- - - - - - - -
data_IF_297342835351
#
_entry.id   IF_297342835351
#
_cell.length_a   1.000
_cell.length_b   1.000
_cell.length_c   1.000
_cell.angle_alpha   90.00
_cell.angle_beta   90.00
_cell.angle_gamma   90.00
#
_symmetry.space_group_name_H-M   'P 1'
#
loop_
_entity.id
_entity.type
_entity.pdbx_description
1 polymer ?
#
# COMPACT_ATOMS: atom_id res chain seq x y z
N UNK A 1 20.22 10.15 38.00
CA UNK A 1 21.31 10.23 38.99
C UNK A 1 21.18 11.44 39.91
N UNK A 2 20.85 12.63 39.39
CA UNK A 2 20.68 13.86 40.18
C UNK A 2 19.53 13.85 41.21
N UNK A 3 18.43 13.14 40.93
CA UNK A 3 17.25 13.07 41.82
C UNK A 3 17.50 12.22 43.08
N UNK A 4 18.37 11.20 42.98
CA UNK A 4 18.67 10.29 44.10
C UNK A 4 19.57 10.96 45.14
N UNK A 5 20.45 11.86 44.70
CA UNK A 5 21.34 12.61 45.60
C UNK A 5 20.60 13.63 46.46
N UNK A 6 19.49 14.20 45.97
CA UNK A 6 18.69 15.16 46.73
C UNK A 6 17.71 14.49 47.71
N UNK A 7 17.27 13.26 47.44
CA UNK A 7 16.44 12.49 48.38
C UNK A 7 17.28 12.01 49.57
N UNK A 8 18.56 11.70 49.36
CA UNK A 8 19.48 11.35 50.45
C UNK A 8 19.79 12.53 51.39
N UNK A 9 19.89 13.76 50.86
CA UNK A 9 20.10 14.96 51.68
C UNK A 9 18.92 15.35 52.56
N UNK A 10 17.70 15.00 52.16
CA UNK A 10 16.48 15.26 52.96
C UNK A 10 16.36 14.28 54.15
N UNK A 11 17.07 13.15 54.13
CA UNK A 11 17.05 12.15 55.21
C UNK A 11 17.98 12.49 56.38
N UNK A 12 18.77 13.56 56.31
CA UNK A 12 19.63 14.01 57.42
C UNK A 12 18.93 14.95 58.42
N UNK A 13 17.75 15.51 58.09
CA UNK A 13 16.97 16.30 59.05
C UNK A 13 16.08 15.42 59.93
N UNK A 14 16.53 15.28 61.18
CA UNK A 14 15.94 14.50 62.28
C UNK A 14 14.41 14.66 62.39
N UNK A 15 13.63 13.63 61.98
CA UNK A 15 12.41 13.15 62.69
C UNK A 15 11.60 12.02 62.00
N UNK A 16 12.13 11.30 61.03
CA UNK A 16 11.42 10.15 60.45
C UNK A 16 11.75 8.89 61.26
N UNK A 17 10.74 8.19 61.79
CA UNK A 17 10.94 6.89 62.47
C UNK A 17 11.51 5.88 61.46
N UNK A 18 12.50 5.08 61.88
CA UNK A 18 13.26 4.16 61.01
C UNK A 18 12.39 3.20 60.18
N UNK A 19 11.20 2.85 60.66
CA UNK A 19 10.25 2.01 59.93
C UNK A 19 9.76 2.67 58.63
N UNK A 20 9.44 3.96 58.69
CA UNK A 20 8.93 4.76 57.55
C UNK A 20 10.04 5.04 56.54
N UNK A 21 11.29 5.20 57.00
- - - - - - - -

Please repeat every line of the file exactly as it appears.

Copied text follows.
data_IF_297342835351
#
_entry.id   IF_297342835351
#
_cell.length_a   1.000
_cell.length_b   1.000
_cell.length_c   1.000
_cell.angle_alpha   90.00
_cell.angle_beta   90.00
_cell.angle_gamma   90.00
#
_symmetry.space_group_name_H-M   'P 1'
#
loop_
_entity.id
_entity.type
_entity.pdbx_description
1 polymer ?
#
# COMPACT_ATOMS: atom_id res chain seq x y z
N UNK A 1 20.22 10.15 38.00
CA UNK A 1 21.31 10.23 38.99
C UNK A 1 21.18 11.44 39.91
N UNK A 2 20.85 12.63 39.39
CA UNK A 2 20.68 13.86 40.18
C UNK A 2 19.53 13.85 41.21
N UNK A 3 18.43 13.14 40.93
CA UNK A 3 17.25 13.07 41.82
C UNK A 3 17.50 12.22 43.08
N UNK A 4 18.37 11.20 42.98
CA UNK A 4 18.67 10.29 44.10
C UNK A 4 19.57 10.96 45.14
N UNK A 5 20.45 11.86 44.70
CA UNK A 5 21.34 12.61 45.60
C UNK A 5 20.60 13.63 46.46
N UNK A 6 19.49 14.20 45.97
CA UNK A 6 18.69 15.16 46.73
C UNK A 6 17.71 14.49 47.71
N UNK A 7 17.27 13.26 47.44
CA UNK A 7 16.44 12.49 48.38
C UNK A 7 17.28 12.01 49.57
N UNK A 8 18.56 11.70 49.36
CA UNK A 8 19.48 11.35 50.45
C UNK A 8 19.79 12.53 51.39
N UNK A 9 19.89 13.76 50.86
CA UNK A 9 20.10 14.96 51.68
C UNK A 9 18.92 15.35 52.56
N UNK A 10 17.70 15.00 52.16
CA UNK A 10 16.48 15.26 52.96
C UNK A 10 16.36 14.28 54.15
N UNK A 11 17.07 13.15 54.13
CA UNK A 11 17.05 12.15 55.21
C UNK A 11 17.98 12.49 56.38
N UNK A 12 18.77 13.56 56.31
CA UNK A 12 19.63 14.01 57.42
C UNK A 12 18.93 14.95 58.42
N UNK A 13 17.75 15.51 58.09
CA UNK A 13 16.97 16.30 59.05
C UNK A 13 16.08 15.42 59.93
N UNK A 14 16.53 15.28 61.18
CA UNK A 14 15.94 14.50 62.28
C UNK A 14 14.41 14.66 62.39
N UNK A 15 13.63 13.63 61.98
CA UNK A 15 12.41 13.15 62.69
C UNK A 15 11.60 12.02 62.00
N UNK A 16 12.13 11.30 61.03
CA UNK A 16 11.42 10.15 60.45
C UNK A 16 11.75 8.89 61.26
N UNK A 17 10.74 8.19 61.79
CA UNK A 17 10.94 6.89 62.47
C UNK A 17 11.51 5.88 61.46
N UNK A 18 12.50 5.08 61.88
CA UNK A 18 13.26 4.16 61.01
C UNK A 18 12.39 3.20 60.18
N UNK A 19 11.20 2.85 60.66
CA UNK A 19 10.25 2.01 59.93
C UNK A 19 9.76 2.67 58.63
N UNK A 20 9.44 3.96 58.69
CA UNK A 20 8.93 4.76 57.55
C UNK A 20 10.04 5.04 56.54
N UNK A 21 11.29 5.20 57.00